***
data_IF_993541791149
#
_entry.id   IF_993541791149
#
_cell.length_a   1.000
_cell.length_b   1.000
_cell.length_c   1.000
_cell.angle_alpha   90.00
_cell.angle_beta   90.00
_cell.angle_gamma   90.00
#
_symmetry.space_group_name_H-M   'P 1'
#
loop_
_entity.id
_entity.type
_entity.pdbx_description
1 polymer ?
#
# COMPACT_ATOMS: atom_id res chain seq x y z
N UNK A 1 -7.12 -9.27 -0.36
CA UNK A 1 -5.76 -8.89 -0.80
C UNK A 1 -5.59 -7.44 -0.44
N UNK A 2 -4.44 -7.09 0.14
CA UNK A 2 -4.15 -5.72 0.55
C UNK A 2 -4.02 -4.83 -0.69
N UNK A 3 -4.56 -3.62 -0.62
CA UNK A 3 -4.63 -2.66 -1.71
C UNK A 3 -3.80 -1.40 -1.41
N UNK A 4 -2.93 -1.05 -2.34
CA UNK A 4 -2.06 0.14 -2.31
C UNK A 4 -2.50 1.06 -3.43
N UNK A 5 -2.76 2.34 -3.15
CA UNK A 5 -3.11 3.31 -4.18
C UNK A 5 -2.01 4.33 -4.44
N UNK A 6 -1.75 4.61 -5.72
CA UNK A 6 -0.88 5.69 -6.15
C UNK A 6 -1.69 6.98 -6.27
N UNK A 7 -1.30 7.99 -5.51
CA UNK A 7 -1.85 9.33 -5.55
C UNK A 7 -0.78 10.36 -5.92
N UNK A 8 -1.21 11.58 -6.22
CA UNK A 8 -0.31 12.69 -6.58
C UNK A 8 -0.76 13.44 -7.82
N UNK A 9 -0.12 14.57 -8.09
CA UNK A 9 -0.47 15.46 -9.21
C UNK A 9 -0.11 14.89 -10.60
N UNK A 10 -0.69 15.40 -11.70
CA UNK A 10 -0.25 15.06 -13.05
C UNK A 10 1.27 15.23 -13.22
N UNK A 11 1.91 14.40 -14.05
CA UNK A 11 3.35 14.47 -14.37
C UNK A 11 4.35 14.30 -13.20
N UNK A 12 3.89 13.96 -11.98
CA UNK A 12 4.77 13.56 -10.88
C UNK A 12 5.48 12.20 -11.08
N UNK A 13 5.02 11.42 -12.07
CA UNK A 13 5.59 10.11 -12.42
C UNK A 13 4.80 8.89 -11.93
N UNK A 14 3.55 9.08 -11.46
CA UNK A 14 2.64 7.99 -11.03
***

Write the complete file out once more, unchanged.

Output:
data_IF_993541791149
#
_entry.id   IF_993541791149
#
_cell.length_a   1.000
_cell.length_b   1.000
_cell.length_c   1.000
_cell.angle_alpha   90.00
_cell.angle_beta   90.00
_cell.angle_gamma   90.00
#
_symmetry.space_group_name_H-M   'P 1'
#
loop_
_entity.id
_entity.type
_entity.pdbx_description
1 polymer ?
#
# COMPACT_ATOMS: atom_id res chain seq x y z
N UNK A 1 -7.12 -9.27 -0.36
CA UNK A 1 -5.76 -8.89 -0.80
C UNK A 1 -5.59 -7.44 -0.44
N UNK A 2 -4.44 -7.09 0.14
CA UNK A 2 -4.15 -5.72 0.55
C UNK A 2 -4.02 -4.83 -0.69
N UNK A 3 -4.56 -3.62 -0.62
CA UNK A 3 -4.63 -2.66 -1.71
C UNK A 3 -3.80 -1.40 -1.41
N UNK A 4 -2.93 -1.05 -2.34
CA UNK A 4 -2.06 0.14 -2.31
C UNK A 4 -2.50 1.06 -3.43
N UNK A 5 -2.76 2.34 -3.15
CA UNK A 5 -3.11 3.31 -4.18
C UNK A 5 -2.01 4.33 -4.44
N UNK A 6 -1.75 4.61 -5.72
CA UNK A 6 -0.88 5.69 -6.15
C UNK A 6 -1.69 6.98 -6.27
N UNK A 7 -1.30 7.99 -5.51
CA UNK A 7 -1.85 9.33 -5.55
C UNK A 7 -0.78 10.36 -5.92
N UNK A 8 -1.21 11.58 -6.22
CA UNK A 8 -0.31 12.69 -6.58
C UNK A 8 -0.76 13.44 -7.82
N UNK A 9 -0.12 14.57 -8.09
CA UNK A 9 -0.47 15.46 -9.21
C UNK A 9 -0.11 14.89 -10.60
N UNK A 10 -0.69 15.40 -11.70
CA UNK A 10 -0.25 15.06 -13.05
C UNK A 10 1.27 15.23 -13.22
N UNK A 11 1.91 14.40 -14.05
CA UNK A 11 3.35 14.47 -14.37
C UNK A 11 4.35 14.30 -13.20
N UNK A 12 3.89 13.96 -11.98
CA UNK A 12 4.77 13.56 -10.88
C UNK A 12 5.48 12.20 -11.08
N UNK A 13 5.02 11.42 -12.07
CA UNK A 13 5.59 10.11 -12.42
C UNK A 13 4.80 8.89 -11.93
N UNK A 14 3.55 9.08 -11.46
CA UNK A 14 2.64 7.99 -11.03